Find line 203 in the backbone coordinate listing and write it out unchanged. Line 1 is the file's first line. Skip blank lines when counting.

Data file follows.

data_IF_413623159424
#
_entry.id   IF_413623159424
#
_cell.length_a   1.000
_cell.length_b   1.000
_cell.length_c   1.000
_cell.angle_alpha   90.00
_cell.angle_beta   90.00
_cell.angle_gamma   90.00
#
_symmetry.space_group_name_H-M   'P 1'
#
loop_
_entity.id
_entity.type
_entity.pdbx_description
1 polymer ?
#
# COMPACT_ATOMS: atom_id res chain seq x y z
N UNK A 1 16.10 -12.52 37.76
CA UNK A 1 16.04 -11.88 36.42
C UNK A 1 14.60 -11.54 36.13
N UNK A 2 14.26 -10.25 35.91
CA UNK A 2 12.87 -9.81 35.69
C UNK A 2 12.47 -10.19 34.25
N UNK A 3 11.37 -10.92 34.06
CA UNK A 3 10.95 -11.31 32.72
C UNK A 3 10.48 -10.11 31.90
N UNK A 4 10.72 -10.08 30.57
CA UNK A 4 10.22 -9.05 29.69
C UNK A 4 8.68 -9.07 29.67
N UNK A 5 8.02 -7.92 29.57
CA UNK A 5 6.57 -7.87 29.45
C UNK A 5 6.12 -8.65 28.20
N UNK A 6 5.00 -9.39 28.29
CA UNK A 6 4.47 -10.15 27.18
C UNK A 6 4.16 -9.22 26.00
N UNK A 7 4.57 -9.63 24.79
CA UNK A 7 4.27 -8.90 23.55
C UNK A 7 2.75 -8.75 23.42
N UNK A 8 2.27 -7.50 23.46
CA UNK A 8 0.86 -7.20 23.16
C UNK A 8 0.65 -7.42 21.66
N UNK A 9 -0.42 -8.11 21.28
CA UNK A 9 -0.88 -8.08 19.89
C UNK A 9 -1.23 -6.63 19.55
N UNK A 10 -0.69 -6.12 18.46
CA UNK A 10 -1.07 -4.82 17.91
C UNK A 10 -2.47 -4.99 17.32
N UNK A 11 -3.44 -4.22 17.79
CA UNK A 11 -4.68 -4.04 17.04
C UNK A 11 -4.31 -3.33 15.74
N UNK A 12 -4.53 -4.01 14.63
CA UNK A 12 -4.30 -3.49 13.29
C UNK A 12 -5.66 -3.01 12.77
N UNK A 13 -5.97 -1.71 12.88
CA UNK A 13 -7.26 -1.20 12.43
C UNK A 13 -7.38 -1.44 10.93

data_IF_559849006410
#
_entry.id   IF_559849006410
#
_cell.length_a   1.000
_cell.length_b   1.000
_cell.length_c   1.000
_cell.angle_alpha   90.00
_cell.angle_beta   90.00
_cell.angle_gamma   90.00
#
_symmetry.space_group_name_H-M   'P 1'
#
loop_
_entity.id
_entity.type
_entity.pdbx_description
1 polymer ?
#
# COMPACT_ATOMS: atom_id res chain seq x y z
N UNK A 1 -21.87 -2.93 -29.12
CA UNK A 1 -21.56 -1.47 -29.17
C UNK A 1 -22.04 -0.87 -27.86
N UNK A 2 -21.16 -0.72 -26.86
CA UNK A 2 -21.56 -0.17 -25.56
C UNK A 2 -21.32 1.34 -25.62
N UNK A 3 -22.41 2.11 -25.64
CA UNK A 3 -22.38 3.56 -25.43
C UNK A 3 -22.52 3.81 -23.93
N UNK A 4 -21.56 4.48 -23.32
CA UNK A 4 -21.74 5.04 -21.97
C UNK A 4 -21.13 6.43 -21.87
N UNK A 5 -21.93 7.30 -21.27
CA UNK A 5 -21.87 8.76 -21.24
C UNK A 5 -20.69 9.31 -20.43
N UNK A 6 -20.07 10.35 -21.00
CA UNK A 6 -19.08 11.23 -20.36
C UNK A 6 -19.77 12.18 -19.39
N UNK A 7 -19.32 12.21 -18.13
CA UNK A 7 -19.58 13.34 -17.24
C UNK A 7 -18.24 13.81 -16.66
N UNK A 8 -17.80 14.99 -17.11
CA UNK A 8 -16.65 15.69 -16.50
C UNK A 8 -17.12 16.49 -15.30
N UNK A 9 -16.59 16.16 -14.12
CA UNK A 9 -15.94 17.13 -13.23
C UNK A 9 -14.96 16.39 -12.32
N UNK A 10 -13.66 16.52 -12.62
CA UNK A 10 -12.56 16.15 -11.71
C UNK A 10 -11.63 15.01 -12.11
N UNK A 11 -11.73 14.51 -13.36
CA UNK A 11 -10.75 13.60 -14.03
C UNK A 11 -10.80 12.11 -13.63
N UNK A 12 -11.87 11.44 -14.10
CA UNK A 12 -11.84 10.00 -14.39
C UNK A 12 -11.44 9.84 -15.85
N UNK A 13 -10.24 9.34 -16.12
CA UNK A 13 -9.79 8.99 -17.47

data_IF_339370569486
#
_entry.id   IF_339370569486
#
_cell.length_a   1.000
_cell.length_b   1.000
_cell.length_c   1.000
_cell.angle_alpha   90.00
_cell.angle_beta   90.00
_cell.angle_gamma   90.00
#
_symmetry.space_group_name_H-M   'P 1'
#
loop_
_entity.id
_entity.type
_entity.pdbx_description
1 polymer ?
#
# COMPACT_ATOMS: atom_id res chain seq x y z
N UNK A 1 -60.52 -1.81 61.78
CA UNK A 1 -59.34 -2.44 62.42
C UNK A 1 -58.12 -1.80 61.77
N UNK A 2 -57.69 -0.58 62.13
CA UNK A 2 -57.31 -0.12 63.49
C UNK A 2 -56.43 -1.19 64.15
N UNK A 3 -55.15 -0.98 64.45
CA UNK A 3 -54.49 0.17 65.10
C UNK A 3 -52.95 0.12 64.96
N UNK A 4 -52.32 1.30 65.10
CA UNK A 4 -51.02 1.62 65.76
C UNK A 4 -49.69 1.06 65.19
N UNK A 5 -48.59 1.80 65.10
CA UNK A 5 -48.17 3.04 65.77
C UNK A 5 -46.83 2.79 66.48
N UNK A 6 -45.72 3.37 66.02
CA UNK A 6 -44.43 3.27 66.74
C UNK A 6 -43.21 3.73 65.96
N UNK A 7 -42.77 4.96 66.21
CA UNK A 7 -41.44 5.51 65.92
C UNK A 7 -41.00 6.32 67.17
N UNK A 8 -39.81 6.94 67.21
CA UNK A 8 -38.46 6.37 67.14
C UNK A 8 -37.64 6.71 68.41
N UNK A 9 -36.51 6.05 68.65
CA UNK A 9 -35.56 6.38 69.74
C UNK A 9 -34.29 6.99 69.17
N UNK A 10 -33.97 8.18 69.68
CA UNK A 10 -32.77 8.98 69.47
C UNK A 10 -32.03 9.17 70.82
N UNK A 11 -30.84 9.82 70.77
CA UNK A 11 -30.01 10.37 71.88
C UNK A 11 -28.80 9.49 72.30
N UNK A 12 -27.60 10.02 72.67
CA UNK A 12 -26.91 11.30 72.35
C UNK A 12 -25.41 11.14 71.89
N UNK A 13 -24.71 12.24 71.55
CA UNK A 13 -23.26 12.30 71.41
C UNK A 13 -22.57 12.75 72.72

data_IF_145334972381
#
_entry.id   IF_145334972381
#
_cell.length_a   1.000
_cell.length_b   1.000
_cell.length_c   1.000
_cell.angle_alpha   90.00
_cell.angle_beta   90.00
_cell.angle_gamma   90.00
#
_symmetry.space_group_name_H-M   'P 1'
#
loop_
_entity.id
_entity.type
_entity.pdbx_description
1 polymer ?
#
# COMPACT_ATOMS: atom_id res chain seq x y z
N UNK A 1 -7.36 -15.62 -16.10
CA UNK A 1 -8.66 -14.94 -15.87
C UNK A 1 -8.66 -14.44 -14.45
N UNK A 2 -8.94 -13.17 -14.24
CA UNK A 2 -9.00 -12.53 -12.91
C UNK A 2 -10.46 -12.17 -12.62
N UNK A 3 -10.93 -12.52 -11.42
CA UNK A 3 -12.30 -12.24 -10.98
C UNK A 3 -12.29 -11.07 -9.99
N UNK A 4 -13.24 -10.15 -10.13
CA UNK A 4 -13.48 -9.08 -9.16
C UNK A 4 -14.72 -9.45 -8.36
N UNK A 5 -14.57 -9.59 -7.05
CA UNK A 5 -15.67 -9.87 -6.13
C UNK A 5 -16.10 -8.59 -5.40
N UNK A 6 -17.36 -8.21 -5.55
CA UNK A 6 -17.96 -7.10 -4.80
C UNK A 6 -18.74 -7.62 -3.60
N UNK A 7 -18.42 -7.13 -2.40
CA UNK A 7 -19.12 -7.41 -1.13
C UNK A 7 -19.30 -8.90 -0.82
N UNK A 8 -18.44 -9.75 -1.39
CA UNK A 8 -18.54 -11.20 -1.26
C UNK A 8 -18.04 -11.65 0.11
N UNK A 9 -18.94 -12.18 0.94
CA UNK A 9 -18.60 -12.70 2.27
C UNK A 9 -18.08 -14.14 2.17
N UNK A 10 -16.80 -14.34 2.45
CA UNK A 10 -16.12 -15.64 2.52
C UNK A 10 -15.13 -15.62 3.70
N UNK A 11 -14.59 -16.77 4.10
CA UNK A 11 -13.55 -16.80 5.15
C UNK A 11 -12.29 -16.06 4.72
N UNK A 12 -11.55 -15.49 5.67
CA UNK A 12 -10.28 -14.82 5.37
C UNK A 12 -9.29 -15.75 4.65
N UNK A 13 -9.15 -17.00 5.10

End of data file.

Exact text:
N UNK A 3 -10.93 -12.52 -11.42